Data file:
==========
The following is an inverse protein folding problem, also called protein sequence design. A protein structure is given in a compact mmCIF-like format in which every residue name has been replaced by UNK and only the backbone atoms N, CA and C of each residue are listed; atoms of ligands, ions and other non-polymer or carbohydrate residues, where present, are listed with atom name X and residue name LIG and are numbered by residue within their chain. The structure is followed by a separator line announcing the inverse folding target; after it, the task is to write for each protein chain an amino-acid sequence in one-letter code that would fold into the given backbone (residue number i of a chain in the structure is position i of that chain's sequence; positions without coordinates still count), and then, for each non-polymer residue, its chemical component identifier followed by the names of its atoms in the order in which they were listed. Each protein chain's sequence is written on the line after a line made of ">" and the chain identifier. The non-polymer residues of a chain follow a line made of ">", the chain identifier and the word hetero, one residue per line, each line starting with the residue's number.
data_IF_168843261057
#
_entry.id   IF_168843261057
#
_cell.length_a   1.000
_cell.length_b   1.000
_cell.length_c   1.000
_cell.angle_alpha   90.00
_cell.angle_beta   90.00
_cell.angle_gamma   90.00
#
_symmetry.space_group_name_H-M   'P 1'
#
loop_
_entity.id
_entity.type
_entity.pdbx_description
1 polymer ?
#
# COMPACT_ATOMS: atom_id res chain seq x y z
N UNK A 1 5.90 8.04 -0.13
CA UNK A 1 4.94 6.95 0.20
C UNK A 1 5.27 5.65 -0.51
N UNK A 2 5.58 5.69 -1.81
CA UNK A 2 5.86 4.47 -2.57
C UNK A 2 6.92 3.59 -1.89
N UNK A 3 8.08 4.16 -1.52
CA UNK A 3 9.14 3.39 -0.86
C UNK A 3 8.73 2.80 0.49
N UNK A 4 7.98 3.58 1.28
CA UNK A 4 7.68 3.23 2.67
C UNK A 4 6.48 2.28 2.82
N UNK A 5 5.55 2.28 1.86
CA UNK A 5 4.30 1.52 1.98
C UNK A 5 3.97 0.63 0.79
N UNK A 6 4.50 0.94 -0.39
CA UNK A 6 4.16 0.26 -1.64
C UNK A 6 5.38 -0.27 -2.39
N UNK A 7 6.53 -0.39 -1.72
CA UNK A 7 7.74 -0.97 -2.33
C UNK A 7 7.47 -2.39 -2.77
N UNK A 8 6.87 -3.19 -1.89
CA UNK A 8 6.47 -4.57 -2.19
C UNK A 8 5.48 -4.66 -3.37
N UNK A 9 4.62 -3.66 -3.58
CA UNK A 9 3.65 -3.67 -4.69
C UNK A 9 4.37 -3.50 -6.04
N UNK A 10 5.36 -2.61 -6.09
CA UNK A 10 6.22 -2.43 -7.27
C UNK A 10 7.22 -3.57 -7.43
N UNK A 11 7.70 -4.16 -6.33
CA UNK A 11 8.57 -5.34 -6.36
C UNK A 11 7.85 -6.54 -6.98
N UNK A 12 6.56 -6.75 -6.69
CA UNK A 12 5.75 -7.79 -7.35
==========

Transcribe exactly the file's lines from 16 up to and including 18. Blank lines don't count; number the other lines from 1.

_entity.id
_entity.type
_entity.pdbx_description